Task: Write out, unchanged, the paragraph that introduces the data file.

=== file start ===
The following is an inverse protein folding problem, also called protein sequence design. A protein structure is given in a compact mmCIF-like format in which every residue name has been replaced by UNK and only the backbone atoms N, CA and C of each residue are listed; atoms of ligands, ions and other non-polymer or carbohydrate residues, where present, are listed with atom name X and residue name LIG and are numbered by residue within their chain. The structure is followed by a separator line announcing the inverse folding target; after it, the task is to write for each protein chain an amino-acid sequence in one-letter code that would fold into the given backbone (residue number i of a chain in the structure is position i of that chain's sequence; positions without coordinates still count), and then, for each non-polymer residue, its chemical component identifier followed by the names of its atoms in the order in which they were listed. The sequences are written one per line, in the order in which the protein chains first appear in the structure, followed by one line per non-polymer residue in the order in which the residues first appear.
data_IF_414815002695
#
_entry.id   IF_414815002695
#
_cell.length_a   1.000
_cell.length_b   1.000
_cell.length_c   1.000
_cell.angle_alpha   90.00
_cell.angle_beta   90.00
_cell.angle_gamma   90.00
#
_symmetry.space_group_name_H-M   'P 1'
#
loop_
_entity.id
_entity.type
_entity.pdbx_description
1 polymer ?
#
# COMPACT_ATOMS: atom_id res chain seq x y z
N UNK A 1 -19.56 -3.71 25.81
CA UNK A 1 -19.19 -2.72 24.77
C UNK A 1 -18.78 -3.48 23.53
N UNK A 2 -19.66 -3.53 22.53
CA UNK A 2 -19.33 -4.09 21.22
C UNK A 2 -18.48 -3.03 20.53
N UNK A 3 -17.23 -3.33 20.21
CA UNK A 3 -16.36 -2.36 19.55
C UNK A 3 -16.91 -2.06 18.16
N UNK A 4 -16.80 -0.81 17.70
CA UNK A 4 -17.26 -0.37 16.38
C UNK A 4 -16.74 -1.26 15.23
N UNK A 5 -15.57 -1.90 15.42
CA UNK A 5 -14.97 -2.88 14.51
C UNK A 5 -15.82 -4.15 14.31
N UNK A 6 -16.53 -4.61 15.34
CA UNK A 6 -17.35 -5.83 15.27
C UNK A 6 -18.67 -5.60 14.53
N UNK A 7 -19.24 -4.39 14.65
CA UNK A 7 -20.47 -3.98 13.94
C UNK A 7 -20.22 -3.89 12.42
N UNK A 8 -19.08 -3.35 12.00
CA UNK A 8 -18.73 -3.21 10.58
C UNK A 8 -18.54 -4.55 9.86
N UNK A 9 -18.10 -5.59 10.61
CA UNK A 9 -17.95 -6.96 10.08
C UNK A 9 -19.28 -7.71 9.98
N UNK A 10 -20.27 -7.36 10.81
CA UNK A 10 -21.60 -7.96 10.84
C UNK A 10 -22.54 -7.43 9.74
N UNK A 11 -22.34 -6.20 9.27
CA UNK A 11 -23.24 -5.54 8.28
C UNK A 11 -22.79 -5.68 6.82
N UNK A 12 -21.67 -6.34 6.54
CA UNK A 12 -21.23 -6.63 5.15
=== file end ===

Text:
The following is an inverse protein folding problem, also called protein sequence design. A protein structure is given in a compact mmCIF-like format in which every residue name has been replaced by UNK and only the backbone atoms N, CA and C of each residue are listed; atoms of ligands, ions and other non-polymer or carbohydrate residues, where present, are listed with atom name X and residue name LIG and are numbered by residue within their chain. The structure is followed by a separator line announcing the inverse folding target; after it, the task is to write for each protein chain an amino-acid sequence in one-letter code that would fold into the given backbone (residue number i of a chain in the structure is position i of that chain's sequence; positions without coordinates still count), and then, for each non-polymer residue, its chemical component identifier followed by the names of its atoms in the order in which they were listed. The sequences are written one per line, in the order in which the protein chains first appear in the structure, followed by one line per non-polymer residue in the order in which the residues first appear.